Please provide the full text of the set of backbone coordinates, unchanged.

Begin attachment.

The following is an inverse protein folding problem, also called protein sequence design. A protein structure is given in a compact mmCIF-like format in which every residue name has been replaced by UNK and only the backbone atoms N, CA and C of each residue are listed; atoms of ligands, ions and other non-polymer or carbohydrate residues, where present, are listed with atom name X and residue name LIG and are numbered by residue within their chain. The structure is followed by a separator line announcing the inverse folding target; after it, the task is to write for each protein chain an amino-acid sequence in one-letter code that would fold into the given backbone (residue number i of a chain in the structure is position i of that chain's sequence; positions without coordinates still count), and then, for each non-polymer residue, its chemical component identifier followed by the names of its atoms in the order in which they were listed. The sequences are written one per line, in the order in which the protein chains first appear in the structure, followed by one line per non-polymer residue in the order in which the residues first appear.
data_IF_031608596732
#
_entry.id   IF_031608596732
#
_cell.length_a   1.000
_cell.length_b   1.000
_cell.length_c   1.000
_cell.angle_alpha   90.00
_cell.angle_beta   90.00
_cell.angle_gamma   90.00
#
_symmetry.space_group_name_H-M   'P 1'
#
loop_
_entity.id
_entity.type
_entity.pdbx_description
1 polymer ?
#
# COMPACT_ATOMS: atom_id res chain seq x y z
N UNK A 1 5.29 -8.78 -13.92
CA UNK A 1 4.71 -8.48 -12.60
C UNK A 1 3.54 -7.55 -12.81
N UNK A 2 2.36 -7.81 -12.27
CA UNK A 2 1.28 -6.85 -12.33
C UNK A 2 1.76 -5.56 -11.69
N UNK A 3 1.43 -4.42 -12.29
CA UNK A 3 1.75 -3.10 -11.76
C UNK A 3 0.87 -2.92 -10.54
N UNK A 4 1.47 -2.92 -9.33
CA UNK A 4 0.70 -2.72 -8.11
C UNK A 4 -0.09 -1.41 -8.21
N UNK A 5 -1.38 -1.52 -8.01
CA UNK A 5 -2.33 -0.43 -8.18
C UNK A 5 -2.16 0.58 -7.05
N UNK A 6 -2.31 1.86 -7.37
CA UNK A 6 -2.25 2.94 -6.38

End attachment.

The following is an inverse protein folding problem, also called protein sequence design. A protein structure is given in a compact mmCIF-like format in which every residue name has been replaced by UNK and only the backbone atoms N, CA and C of each residue are listed; atoms of ligands, ions and other non-polymer or carbohydrate residues, where present, are listed with atom name X and residue name LIG and are numbered by residue within their chain. The structure is followed by a separator line announcing the inverse folding target; after it, the task is to write for each protein chain an amino-acid sequence in one-letter code that would fold into the given backbone (residue number i of a chain in the structure is position i of that chain's sequence; positions without coordinates still count), and then, for each non-polymer residue, its chemical component identifier followed by the names of its atoms in the order in which they were listed. The sequences are written one per line, in the order in which the protein chains first appear in the structure, followed by one line per non-polymer residue in the order in which the residues first appear.
data_IF_031608596732
#
_entry.id   IF_031608596732
#
_cell.length_a   1.000
_cell.length_b   1.000
_cell.length_c   1.000
_cell.angle_alpha   90.00
_cell.angle_beta   90.00
_cell.angle_gamma   90.00
#
_symmetry.space_group_name_H-M   'P 1'
#
loop_
_entity.id
_entity.type
_entity.pdbx_description
1 polymer ?
#
# COMPACT_ATOMS: atom_id res chain seq x y z
N UNK A 1 5.29 -8.78 -13.92
CA UNK A 1 4.71 -8.48 -12.60
C UNK A 1 3.54 -7.55 -12.81
N UNK A 2 2.36 -7.81 -12.27
CA UNK A 2 1.28 -6.85 -12.33
C UNK A 2 1.76 -5.56 -11.69
N UNK A 3 1.43 -4.42 -12.29
CA UNK A 3 1.75 -3.10 -11.76
C UNK A 3 0.87 -2.92 -10.54
N UNK A 4 1.47 -2.92 -9.33
CA UNK A 4 0.70 -2.72 -8.11
C UNK A 4 -0.09 -1.41 -8.21
N UNK A 5 -1.38 -1.52 -8.01
CA UNK A 5 -2.33 -0.43 -8.18
C UNK A 5 -2.16 0.58 -7.05
N UNK A 6 -2.31 1.86 -7.37
CA UNK A 6 -2.25 2.94 -6.38